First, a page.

So, what is the upshot of the ongoing disruption in China and absurd shipping price rises…could it all lead to product shortages, price rises or non-deliveries (or all three)? Very possibly. On the other hand, if you are a toy company with stock already on the ground or on its way, you could be in a strong position. If last year saw the toy community encouraging consumers to shop early for Christmas to avoid disappointment, this year may well see that message needing to be repeated…on steroids. Apart from the occasional story – most of which almost downplay the gravity of the situation – the mainstream media has yet to pick up on these developments in any meaningful way, so in the main, the public remains blissfully unaware of what may lie ahead over the coming months.
Away from shipping lanes, there has been plenty of other news this week: hearty congratulations to all those who participated in the Toy Trust’s Around the World in 80 Hours event over the past week, which has so far raised over £20,000 for its charity partners, and to Andrew Laughton who has just completed a mammoth 110km trek in aid of both the Toy Trust and the Fence Club, which you can read more about here. We also wish all the best to Casdon’s Roger Howard, who has retired after spending an incredible 45 years with the company – from starting as an office junior at the age of 16, he must have seen so many changes, both at Casdon and in the wider toy market, over his illustrious career. Elsewhere, I understand that Jacqueline Taylor-Foo has parted company with Melissa and Doug, while Julia Cake will be leaving Magic Box for pastures new today. Her replacement will be unveiled soon, while there are a couple of other impending announcements about high profile appointments which we look forward to bringing you shortly.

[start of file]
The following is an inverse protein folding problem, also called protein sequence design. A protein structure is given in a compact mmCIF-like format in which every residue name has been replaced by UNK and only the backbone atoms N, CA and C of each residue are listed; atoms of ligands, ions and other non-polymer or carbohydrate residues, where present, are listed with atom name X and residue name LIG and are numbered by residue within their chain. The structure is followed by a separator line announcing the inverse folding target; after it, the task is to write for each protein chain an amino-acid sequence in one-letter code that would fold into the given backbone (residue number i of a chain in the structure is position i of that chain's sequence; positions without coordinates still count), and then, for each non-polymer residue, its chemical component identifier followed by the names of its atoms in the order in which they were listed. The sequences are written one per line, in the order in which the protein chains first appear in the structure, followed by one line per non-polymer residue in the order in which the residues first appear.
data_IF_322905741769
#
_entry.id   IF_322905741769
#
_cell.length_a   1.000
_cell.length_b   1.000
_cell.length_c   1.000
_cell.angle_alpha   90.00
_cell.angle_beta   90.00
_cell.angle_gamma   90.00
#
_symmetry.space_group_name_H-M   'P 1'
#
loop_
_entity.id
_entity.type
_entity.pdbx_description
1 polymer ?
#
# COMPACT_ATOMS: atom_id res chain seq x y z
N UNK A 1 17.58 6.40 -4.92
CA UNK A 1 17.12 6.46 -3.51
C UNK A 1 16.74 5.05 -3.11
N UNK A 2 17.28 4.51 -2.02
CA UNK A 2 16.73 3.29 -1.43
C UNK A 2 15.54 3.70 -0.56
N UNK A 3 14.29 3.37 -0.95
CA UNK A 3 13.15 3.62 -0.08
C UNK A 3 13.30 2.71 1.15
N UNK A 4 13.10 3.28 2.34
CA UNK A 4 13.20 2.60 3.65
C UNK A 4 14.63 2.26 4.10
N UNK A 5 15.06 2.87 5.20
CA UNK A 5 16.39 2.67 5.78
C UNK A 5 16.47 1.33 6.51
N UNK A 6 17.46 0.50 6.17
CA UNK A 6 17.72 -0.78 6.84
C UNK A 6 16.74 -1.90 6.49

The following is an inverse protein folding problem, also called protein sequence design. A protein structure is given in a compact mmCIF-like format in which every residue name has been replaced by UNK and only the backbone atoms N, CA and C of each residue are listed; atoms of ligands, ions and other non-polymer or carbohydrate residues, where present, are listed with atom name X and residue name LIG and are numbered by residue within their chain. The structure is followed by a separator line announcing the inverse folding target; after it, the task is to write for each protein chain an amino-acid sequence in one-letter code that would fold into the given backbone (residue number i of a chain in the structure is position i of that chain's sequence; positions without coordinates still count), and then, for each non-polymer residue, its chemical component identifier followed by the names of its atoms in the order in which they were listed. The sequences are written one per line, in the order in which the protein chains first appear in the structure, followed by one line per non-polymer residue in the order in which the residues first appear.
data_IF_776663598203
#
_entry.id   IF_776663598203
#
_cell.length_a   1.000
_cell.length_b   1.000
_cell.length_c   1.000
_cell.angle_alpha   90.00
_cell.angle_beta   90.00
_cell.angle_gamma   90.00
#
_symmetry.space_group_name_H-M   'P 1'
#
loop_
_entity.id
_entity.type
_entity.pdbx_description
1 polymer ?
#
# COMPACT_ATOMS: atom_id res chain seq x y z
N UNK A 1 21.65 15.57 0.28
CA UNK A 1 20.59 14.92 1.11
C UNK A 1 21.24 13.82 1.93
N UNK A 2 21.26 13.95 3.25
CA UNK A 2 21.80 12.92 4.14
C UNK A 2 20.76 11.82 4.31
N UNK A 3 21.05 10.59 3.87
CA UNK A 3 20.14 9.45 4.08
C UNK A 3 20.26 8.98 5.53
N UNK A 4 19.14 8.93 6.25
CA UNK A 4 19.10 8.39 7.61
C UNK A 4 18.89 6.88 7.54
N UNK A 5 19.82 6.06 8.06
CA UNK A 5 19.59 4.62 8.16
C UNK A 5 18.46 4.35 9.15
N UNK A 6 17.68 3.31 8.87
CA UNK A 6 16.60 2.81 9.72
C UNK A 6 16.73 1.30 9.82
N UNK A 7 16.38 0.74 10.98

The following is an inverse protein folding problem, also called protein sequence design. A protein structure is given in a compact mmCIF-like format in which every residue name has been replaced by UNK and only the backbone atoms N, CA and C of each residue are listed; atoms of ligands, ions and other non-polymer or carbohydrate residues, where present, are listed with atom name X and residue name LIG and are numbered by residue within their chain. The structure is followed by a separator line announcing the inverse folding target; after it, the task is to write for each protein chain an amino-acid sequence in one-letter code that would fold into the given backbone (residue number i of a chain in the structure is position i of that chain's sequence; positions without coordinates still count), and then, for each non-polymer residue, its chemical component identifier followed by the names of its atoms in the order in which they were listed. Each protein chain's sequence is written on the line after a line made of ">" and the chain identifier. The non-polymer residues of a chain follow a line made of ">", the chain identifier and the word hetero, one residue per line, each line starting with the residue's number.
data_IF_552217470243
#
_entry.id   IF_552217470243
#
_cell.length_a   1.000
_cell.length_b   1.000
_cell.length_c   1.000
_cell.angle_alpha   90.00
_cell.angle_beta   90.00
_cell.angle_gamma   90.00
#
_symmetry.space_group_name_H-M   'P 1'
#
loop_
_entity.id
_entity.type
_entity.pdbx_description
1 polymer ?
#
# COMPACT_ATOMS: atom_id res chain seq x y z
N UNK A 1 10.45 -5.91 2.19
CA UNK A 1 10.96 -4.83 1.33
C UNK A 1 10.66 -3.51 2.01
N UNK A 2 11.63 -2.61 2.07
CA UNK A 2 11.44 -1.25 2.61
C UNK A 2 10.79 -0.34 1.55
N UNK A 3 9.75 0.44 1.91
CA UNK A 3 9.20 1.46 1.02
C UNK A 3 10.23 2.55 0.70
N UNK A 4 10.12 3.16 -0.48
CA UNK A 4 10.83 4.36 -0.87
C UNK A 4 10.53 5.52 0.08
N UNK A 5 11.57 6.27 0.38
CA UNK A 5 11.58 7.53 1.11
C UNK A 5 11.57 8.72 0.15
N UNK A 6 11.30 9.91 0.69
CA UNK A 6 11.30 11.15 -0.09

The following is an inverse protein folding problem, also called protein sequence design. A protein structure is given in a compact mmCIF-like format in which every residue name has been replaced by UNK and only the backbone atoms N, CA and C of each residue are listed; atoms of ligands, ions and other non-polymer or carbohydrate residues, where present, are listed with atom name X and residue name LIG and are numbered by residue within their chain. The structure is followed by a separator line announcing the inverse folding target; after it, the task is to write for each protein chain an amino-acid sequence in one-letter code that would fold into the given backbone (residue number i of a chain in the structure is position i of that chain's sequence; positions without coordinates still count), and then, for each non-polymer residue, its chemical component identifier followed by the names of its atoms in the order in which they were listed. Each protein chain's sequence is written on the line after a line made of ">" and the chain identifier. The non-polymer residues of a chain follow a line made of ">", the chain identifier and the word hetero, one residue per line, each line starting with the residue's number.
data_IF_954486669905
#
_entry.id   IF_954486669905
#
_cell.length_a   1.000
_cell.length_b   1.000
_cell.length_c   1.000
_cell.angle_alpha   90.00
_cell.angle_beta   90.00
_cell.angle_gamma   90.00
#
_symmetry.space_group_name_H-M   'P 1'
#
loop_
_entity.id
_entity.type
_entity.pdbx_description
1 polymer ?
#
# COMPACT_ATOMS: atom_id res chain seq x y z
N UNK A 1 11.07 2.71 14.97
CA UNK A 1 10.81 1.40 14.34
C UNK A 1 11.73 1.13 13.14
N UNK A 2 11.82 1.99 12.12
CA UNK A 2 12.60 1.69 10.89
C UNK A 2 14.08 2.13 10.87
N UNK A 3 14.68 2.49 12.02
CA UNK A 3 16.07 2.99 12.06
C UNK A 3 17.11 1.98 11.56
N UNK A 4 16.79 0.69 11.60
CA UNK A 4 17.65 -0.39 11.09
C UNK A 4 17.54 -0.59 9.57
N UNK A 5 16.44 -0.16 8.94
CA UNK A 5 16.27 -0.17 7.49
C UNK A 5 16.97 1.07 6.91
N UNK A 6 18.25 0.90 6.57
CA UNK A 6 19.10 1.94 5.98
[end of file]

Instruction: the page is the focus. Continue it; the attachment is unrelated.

Finally, I wanted to bring you some news to cheer you up after the relentless barrage of challenges business is currently facing. So how about this: it turns out that China didn’t have a leak at a nuclear power plant in Guangdong this week after all. No, it turns out that reports of a leak just around the corner from where a very large percentage of the world’s toys are made were exaggerated. Admittedly, five fuel rods broke in the reactor, and while I am not a nuclear scientist, I am guessing that probably wasn’t ideal. However, the rise in radiation was apparently contained and contrary to reports on CNN, there was no leakage into the environment. So that’s good news – after the year we’re having, a nuclear incident in the heart of global toy production would have been the icing on the cake. So thankfully it’s as you were, nothing to see here – just the small matter of meltdown in the global logistics chain to deal with after all. Phew.